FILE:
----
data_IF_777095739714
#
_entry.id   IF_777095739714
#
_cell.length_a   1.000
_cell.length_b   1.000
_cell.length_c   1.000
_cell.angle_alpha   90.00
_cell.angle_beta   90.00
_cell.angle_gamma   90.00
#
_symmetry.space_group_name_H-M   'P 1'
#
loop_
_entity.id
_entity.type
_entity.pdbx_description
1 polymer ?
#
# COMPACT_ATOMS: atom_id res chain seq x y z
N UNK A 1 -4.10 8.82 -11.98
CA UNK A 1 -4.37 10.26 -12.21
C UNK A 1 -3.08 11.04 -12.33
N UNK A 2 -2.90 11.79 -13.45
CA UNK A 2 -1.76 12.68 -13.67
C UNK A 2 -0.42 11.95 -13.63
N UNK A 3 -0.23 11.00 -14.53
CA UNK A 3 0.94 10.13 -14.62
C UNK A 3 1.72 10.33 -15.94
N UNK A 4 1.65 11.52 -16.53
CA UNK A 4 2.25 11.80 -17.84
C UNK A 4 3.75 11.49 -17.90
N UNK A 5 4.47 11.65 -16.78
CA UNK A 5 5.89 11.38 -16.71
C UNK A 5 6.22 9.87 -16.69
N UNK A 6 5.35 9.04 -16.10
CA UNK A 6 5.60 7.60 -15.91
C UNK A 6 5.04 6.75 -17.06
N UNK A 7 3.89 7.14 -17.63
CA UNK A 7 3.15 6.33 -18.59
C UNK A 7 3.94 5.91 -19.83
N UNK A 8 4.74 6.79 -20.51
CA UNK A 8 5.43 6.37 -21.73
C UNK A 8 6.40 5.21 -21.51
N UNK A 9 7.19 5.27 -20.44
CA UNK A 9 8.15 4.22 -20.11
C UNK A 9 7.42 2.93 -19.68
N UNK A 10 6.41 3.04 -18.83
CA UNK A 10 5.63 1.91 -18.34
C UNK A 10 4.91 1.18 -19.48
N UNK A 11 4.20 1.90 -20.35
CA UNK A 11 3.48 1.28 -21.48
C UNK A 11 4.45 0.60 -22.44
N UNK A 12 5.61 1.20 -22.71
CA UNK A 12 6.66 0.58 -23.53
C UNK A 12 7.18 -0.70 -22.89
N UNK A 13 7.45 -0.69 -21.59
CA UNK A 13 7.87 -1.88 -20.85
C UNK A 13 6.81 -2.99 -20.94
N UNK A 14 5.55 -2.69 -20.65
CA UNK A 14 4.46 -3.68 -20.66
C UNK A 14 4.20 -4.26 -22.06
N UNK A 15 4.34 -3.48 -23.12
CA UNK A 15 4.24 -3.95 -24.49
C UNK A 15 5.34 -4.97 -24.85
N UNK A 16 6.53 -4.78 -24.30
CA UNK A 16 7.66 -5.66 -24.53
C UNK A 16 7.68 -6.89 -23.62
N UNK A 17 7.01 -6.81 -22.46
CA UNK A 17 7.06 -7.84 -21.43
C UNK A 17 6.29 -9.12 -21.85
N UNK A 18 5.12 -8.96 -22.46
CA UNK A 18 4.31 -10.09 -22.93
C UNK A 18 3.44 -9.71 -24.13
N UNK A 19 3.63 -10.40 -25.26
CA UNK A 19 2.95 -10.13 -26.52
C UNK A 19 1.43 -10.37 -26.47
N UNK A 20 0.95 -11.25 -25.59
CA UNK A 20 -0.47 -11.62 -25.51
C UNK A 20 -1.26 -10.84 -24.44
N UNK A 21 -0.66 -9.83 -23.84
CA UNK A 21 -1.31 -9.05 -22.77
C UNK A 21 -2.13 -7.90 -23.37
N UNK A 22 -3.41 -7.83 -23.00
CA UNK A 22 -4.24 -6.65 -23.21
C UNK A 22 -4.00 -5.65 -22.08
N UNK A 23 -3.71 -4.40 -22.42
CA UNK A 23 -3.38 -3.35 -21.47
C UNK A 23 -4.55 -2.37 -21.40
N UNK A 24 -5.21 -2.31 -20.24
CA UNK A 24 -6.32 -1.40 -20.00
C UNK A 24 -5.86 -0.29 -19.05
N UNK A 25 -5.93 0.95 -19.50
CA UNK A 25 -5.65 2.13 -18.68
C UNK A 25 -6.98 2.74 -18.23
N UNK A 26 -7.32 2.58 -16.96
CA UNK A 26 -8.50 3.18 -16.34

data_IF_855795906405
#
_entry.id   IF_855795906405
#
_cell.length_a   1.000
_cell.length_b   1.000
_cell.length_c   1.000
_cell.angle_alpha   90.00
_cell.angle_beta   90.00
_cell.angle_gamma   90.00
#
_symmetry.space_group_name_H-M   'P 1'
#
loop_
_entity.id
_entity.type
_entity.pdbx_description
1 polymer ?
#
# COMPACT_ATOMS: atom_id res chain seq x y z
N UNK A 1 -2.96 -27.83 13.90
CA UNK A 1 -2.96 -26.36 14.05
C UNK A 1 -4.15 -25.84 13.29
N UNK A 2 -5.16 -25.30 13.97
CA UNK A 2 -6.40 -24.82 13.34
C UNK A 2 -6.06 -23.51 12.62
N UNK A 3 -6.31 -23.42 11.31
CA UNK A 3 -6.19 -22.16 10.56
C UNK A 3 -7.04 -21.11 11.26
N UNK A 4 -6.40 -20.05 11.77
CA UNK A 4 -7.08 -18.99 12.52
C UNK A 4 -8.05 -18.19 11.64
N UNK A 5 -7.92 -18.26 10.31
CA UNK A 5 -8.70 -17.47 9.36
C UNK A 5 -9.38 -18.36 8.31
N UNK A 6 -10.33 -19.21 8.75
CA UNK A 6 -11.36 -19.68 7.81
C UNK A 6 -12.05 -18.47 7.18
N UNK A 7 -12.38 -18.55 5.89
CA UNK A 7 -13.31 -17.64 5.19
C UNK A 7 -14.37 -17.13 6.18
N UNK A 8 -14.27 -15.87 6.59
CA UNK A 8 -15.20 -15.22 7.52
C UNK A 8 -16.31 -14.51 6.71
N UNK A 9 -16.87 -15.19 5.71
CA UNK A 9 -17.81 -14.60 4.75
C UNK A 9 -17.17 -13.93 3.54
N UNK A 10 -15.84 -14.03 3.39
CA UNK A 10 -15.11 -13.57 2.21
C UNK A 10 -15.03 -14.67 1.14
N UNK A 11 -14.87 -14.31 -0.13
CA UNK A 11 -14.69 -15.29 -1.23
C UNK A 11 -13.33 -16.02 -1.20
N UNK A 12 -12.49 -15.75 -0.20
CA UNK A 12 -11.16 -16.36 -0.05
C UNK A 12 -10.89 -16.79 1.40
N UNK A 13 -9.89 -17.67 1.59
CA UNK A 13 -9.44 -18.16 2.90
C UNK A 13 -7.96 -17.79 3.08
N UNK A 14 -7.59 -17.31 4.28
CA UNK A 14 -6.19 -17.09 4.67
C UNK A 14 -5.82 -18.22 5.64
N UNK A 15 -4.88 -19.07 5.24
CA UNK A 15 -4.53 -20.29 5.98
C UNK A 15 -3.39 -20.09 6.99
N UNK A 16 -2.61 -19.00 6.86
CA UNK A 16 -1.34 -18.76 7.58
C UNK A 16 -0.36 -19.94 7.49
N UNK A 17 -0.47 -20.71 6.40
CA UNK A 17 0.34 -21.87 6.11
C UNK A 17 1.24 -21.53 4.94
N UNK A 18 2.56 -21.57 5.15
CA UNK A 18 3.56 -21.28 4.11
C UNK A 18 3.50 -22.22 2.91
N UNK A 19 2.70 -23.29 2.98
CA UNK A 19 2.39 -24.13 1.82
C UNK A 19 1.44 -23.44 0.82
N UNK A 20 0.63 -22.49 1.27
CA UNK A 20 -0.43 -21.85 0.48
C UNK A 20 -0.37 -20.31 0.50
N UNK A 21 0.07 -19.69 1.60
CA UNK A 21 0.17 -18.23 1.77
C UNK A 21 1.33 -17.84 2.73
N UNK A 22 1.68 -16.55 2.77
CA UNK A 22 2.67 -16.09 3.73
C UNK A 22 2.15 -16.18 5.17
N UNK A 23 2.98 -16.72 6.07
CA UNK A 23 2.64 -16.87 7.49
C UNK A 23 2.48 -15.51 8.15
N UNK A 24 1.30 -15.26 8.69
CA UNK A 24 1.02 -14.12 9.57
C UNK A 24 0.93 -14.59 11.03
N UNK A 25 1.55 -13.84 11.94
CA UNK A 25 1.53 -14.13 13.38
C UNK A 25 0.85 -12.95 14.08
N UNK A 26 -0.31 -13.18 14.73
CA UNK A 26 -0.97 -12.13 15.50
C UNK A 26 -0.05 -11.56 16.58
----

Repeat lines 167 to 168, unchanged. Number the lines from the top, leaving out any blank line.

CA UNK A 17 0.34 -21.87 6.11
C UNK A 17 1.24 -21.53 4.94